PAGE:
Saturday 2nd July 2022 Font size:

BHP to keep NSW coal assets

Friday, June 17th, 2022

Image shows a coal operation

Major BHP has announced that it will retain its New South Wales energy coal (NSWEC) operations in its portfolio.

The company told shareholders that it would seek the relevant approvals to continue mining beyond its current mining consent that expires in 2026 and would proceed with a managed process to cease mining at the asset by the end of the 2030 financial year.

The decision follows BHP’s review of its lower grade metallurgical and energy coal assets that was announced in 2020 and which resulted in the divestment of our interests in Cerrejón and BHP Mitsui Coal (BMC) in January and May this year, respectively.

BHP noted that a trade sale process for NSWEC was conducted, however, the process did not result in a viable offer. Assessment of the resource economics, geotechnical profile and future investment requirements determined that continued mining in the near term and moving to a closure in 2030 provides the optimal financial outcome when compared to alternate options.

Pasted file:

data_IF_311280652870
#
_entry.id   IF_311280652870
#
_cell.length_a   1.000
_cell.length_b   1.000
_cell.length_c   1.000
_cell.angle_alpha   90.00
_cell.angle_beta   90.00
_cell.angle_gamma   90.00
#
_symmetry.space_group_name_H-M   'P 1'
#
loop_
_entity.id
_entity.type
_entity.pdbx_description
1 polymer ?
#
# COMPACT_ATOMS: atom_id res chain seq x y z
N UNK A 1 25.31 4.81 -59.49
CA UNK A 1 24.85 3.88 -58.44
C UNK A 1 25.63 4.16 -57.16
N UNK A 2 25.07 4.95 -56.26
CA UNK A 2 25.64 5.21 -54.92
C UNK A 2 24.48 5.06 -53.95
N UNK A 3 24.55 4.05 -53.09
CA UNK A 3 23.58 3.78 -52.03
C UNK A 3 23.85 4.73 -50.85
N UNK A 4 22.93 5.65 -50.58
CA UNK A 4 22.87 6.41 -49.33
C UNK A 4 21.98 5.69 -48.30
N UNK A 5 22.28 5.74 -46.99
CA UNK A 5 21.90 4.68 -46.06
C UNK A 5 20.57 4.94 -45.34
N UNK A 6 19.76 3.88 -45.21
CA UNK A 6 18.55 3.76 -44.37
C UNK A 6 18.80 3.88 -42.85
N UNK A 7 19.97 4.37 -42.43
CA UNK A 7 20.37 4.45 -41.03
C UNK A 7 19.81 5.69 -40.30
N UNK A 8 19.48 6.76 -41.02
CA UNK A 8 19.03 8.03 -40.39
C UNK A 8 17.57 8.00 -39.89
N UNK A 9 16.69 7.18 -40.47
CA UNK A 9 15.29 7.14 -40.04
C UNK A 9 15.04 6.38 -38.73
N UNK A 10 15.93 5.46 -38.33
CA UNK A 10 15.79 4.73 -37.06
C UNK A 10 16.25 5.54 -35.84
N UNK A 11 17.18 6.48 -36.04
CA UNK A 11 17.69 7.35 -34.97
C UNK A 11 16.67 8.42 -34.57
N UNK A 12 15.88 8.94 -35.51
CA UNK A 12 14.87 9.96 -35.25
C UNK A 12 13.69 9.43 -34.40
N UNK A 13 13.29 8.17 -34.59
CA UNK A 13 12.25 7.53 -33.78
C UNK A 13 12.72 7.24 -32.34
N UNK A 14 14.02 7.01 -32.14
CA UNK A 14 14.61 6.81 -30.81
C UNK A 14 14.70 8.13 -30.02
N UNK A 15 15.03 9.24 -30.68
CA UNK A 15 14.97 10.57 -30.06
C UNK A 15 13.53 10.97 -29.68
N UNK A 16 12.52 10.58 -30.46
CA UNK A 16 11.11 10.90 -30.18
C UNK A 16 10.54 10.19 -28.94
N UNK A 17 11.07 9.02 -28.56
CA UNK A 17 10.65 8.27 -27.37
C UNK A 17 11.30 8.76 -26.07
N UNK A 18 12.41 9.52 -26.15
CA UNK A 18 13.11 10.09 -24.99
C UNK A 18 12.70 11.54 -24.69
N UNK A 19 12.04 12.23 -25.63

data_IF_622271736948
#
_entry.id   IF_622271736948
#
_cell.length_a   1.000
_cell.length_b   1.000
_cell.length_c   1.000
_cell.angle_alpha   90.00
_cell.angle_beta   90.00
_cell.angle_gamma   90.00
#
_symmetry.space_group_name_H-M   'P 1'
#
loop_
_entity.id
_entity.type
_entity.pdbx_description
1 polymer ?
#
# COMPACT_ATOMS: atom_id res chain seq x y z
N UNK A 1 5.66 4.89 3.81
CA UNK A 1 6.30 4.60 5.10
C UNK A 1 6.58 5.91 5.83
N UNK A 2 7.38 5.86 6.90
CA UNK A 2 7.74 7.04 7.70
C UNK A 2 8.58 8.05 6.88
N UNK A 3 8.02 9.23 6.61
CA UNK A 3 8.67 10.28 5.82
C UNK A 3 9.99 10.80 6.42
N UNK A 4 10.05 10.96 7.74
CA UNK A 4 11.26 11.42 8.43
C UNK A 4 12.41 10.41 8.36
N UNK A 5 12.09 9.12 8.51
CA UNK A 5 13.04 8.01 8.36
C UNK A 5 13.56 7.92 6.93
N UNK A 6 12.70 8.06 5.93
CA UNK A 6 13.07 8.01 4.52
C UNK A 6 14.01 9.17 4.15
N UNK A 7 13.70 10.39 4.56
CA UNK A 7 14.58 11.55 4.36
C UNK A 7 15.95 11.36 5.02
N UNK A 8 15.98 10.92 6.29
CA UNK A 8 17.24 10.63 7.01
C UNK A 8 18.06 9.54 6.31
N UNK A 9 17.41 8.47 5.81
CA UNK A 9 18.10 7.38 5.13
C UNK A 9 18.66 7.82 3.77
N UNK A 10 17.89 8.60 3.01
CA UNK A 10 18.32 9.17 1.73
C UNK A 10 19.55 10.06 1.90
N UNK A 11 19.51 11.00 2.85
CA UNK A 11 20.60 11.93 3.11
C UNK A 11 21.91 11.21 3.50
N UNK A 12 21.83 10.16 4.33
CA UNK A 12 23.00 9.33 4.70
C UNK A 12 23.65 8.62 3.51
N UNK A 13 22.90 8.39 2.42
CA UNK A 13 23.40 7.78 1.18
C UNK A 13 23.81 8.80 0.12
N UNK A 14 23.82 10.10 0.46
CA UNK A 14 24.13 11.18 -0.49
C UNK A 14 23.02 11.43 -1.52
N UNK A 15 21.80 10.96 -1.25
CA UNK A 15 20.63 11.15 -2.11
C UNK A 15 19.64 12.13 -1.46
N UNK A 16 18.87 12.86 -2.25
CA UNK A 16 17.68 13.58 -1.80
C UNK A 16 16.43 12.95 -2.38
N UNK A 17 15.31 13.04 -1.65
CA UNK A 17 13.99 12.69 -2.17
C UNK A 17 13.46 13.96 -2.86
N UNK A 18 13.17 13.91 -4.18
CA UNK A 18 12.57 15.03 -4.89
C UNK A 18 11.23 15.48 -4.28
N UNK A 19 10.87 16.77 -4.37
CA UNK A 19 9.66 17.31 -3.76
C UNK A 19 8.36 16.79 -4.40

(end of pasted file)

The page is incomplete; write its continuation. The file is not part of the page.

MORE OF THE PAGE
“We thoroughly reviewed potential options for NSWEC including divestment and future investment requirements. Seeking approval to continue mining until 2030 avoids closure in 2026 and enables BHP to balance the value and risk of those considerations and our commitments to our people and local communities,” minerals Australia president, Edgar Basto said.

The miner said this week that a continuation of mining to the end of 2030 would afford eight years to work with its staff, state and federal governments and local communities in the Hunter Valley region on a transition approach that supports long-term community sustainability.

Plans to continue operating NSWEC to 2030 are subject to obtaining relevant approvals to enable mining beyond the current consent, which only provides approval for mining until 2026.

Work is under way to prepare the application for the relevant approvals with the New South Wales and Australian governments to support mining until 2030. This will also include plans for closure of the asset, including rehabilitation and determining the most appropriate post-mining land use.

It is expected that continued work on rehabilitation will take 10 to 15 years following the cessation of mining. The provision for closure of the mine as of the end of December 2021 was approximately $700-million.

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